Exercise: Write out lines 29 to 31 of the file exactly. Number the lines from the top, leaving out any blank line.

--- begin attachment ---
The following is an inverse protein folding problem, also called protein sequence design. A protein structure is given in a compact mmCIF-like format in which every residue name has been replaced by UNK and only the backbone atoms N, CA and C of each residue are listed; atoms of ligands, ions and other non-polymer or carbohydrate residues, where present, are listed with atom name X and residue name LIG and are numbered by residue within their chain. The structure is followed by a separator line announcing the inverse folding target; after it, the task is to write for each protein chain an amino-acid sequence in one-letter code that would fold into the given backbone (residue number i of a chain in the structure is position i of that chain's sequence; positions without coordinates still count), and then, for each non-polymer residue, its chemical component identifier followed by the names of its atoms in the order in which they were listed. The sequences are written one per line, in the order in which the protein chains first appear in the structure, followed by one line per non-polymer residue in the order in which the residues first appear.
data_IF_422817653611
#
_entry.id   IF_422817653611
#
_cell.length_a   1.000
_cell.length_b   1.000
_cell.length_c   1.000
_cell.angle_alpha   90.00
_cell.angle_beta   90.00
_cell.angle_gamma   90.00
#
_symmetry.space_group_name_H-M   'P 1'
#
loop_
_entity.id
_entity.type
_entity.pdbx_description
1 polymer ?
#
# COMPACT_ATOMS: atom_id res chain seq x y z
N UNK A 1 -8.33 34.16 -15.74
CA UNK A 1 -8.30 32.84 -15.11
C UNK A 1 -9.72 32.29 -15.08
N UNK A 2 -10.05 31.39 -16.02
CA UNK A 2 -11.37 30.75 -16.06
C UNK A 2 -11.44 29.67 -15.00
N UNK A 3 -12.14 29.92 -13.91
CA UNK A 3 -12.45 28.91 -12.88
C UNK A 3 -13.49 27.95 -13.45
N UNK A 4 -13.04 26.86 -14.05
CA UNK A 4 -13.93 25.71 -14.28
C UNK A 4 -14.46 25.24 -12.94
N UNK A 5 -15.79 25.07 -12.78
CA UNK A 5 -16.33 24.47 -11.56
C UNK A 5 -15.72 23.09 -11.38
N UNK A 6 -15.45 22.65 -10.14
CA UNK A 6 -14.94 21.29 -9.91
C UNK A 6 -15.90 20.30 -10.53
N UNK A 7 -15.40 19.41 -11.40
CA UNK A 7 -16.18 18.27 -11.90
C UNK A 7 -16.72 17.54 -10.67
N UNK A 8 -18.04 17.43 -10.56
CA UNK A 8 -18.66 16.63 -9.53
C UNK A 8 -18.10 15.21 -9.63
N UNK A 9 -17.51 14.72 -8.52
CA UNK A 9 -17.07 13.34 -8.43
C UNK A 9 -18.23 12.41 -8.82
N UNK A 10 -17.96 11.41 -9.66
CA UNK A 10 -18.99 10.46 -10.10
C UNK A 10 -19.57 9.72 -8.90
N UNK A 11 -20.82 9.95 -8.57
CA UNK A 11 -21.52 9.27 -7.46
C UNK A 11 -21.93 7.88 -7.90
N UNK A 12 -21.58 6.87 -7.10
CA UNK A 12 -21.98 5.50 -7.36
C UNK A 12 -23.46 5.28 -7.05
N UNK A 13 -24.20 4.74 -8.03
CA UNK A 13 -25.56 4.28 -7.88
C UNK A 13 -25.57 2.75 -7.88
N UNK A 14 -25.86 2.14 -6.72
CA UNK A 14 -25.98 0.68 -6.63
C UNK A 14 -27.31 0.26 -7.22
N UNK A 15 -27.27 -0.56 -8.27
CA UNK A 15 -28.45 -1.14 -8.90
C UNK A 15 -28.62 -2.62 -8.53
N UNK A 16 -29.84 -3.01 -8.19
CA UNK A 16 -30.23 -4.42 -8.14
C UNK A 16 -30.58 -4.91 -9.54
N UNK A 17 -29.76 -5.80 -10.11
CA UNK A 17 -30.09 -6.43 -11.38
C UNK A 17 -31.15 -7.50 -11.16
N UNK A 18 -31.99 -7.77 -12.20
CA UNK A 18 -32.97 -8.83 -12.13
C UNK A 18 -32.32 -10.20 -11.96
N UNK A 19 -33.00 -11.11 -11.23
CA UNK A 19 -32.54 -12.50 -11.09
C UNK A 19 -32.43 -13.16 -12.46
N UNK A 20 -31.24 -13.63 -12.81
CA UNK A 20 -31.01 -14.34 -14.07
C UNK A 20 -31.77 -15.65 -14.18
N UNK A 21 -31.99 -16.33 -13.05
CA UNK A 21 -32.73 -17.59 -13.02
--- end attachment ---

CA UNK A 3 -12.45 28.91 -12.88
C UNK A 3 -13.49 27.95 -13.45
N UNK A 4 -13.04 26.86 -14.05